Austin Trip – Sunshine Community Garden

Sunshine Community Garden Tour

After Zilker Botanical Garden and Pease Park, my grandma and I drove over to the Sunshine Community Garden (SCG), which is located next to the Texas School for the Blind and Visually Impaired (TSBVI). Some of the front-desk workers at ZBG recommended we stop here if we wanted to see one of Austin’s local community gardens, where residents can rent out plots for gardening!

“Sunshine Community Gardens has been in existence since 1979 with over 200 plots on about 3 acres of land in north central Austin, Texas. The land is leased from Texas School for the Blind and Visually Impaired (TSBVI) and they are our generous partners in providing the members of Sunshine with an urban oasis for growing organic food and flowers.

Sunshine, through its parent organization, Community Garden Initiative of Central Texas, offers educational opportunities with garden tours, donations of seed and plants, and meeting space for other non-profits. A number of plots are set aside as designated gardens to grow fresh produce for the Micah 6 Food Bank.” — SCG Webpage

In front of the SCG entrance was this stretch of intermixed plants that included brushes, sunflowers, cacti, and various other plants which almost consume and hide the mailbox! Its a stark contrast to the green lawn spaces across the street and sidewalks in the area.

We entered the community gardens and were initially met by two local Austin Residents who had a large plot within the garden. Grandma had a ball talking to them, and I chatted with the wife a little bit about the garden membership information and the access to supplies, like water, tools and mulch/compost materials. (All of which were included in the membership fees, and partially off-set by annual plant sales and selling produce.)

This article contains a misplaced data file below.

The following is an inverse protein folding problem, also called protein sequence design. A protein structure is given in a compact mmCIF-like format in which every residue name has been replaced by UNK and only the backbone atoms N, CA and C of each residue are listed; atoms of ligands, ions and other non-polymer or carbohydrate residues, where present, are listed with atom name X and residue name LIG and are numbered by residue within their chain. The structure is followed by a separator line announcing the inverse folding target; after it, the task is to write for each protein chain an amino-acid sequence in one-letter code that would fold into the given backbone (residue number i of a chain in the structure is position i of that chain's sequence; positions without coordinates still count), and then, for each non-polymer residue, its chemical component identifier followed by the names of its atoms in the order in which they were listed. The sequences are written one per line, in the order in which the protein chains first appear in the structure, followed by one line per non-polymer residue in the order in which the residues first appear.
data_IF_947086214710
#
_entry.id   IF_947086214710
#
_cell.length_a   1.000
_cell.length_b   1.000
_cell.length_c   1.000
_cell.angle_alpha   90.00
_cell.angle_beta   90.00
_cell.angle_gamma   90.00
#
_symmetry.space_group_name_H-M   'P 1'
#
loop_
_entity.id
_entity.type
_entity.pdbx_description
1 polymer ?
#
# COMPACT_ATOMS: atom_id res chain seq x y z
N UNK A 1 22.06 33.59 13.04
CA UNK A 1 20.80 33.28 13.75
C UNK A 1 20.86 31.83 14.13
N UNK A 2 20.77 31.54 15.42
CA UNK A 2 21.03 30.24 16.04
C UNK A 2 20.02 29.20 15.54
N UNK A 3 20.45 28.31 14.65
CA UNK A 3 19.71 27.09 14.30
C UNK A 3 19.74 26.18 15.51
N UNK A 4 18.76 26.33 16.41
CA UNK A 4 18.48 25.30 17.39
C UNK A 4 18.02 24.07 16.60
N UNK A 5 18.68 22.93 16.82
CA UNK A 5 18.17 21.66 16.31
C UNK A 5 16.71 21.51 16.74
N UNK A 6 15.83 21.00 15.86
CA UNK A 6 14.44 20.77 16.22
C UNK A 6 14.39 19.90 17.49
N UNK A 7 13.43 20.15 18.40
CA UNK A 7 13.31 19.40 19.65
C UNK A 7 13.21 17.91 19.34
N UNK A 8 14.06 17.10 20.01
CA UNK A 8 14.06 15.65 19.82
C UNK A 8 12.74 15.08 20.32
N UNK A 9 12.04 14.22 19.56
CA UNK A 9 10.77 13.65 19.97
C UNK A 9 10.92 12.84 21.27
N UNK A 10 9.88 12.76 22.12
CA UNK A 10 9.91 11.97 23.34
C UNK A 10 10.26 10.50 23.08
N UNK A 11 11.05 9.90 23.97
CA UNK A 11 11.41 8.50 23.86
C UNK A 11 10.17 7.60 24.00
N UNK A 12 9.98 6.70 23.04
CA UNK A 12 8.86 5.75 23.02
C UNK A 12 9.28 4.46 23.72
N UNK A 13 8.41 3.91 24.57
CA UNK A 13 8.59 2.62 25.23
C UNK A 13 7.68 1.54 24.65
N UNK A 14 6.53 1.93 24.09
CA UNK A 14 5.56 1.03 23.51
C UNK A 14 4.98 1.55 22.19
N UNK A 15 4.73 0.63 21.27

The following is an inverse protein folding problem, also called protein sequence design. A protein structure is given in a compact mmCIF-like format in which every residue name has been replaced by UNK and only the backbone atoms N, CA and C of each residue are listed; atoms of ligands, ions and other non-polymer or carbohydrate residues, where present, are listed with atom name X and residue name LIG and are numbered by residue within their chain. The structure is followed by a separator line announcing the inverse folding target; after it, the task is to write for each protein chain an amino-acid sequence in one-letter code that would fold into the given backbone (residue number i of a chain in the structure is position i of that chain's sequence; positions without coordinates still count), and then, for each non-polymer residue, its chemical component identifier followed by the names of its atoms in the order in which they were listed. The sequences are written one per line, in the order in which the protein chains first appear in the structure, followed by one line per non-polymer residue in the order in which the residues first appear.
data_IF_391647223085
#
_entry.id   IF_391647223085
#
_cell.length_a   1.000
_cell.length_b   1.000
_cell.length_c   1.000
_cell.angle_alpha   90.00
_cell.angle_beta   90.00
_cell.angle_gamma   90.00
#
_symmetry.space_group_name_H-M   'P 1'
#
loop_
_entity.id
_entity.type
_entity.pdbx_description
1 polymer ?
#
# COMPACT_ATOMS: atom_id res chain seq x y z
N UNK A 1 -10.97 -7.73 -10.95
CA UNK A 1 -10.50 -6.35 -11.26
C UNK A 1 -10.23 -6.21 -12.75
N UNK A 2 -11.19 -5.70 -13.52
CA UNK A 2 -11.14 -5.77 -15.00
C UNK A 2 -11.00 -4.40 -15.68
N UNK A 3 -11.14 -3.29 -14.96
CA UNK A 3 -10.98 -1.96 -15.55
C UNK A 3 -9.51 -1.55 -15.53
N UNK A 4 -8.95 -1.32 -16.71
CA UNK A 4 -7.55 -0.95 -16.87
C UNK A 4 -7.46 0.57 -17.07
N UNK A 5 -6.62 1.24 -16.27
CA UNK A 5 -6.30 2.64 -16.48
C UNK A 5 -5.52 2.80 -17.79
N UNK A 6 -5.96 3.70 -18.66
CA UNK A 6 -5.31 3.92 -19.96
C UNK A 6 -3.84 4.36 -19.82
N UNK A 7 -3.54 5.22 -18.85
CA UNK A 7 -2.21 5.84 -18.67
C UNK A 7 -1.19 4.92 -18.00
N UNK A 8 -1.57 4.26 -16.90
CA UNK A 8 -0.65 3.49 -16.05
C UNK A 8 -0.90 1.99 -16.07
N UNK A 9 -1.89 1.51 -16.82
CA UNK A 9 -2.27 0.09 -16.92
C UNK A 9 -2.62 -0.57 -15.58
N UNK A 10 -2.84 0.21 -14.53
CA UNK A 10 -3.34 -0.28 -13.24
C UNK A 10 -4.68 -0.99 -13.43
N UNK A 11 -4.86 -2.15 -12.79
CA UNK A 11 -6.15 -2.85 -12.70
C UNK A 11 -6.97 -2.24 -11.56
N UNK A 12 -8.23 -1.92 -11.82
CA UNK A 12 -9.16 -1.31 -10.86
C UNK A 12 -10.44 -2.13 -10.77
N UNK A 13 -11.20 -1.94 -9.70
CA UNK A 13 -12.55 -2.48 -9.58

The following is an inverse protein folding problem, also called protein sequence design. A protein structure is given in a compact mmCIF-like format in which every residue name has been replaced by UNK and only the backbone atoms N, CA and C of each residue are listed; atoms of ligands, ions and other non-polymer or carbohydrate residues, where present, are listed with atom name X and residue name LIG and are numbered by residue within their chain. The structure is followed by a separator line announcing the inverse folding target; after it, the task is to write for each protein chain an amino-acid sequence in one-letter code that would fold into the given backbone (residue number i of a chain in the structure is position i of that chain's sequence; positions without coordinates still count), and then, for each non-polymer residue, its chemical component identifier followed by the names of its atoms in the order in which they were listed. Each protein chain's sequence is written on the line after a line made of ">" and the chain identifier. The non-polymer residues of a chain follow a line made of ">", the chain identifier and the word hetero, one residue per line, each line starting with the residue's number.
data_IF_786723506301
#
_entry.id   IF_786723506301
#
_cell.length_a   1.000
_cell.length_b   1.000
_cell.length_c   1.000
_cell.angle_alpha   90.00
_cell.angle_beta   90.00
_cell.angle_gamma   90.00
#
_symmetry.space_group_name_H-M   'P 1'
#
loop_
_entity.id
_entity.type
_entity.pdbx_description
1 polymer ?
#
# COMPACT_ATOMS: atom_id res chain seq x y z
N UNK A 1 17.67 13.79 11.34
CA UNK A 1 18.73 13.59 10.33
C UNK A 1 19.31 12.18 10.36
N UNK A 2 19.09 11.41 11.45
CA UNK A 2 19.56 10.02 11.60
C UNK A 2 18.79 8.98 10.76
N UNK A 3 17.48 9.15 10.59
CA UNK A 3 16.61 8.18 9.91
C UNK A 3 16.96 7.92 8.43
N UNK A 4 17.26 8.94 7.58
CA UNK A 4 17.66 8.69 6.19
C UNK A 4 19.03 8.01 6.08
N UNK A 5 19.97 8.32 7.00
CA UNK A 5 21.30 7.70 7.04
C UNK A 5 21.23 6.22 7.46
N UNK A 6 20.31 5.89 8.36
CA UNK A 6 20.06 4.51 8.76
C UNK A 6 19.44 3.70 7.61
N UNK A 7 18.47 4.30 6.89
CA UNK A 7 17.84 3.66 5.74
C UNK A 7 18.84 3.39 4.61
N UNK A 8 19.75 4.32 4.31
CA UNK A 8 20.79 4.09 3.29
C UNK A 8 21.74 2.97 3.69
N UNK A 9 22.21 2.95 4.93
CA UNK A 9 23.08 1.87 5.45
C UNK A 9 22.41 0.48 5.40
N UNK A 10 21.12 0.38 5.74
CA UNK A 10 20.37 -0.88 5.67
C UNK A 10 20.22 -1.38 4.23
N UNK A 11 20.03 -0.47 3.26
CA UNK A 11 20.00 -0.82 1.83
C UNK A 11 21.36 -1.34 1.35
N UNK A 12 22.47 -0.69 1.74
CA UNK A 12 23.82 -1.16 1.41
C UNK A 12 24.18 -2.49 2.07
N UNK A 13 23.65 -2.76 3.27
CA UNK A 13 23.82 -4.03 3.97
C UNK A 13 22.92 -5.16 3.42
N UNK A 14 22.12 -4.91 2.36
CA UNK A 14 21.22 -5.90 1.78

Here’s a picture showing a handful of plots owned by many different residents, with a view of the medical district in the background! I imagine this must be an interesting view from those buildings.

Garden selfie! Just to put into context the size of the garden and the plots behind me!


Also in this section of the garden was a Chimney Swift nesting tower. Historically, these birds live in large hollow trees in tight clusters – but with the removal of dead hollow trees and urban construction – these birds have been displaced and rely almost entirely on man-made structures for nest sites in urban settings.

The information sign for the Chimney Swift tower highlights various aspects of these birds from egglaying and hatchlings to aerial maneuvers and patrol patterns. It also highlights how beneficial these birds are for pest control, eating mosquitoes, files, aphids and termites!

Another picture of some of the smaller, raised garden plots that back up to the TSBVI.

Opposite of the interior park lot is are the main offices, MICAH garden, covered hoop house, and greenhouse, in addition to the artistic bug sculpture and metal sign for the Sunshine Gardens, and a free, public book library stand!

Here’s another view of the MICAH garden, hoop house and green house with some public picnic tables in the open lawn in front of the offices.

These netted garden plots grow fresh produce for the Micah 6 Food Bank, part of the Micah 6 Coalition – a network of faith communities within the University of Texas area that answer the call of Micah 6:8 to:

  • … do justice through education, dialogue, and advocacy
  • … love kindness by compassionately serving those who come to us for assistance
  • … walk humbly with God by providing opportunities for the spiritual growth
    … of those we serve, our congregations and other community partners

Near the main offices, there were some bug habitats like the one featured below for bees, to help increase the pollinator population in the area and improve the holistic health of the garden!


It was really great to see a flourishing community garden, where locals were actually directly involved with the garden as a business model, compared a garden within a community.

What was also impressive about SCG were the holistic aspects to it, meaning it not only provided space for locals to grow their own food, but also financially gives back to the TSBVI (who is leasing the land to SCG), provides food to the Micah 6 Food bank, incorporates habitats for birds and bugs for pest control, and has onsite resources like chickens and mulch/compost to be used within the garden systems! A pretty encompassing model if I do say so myself!




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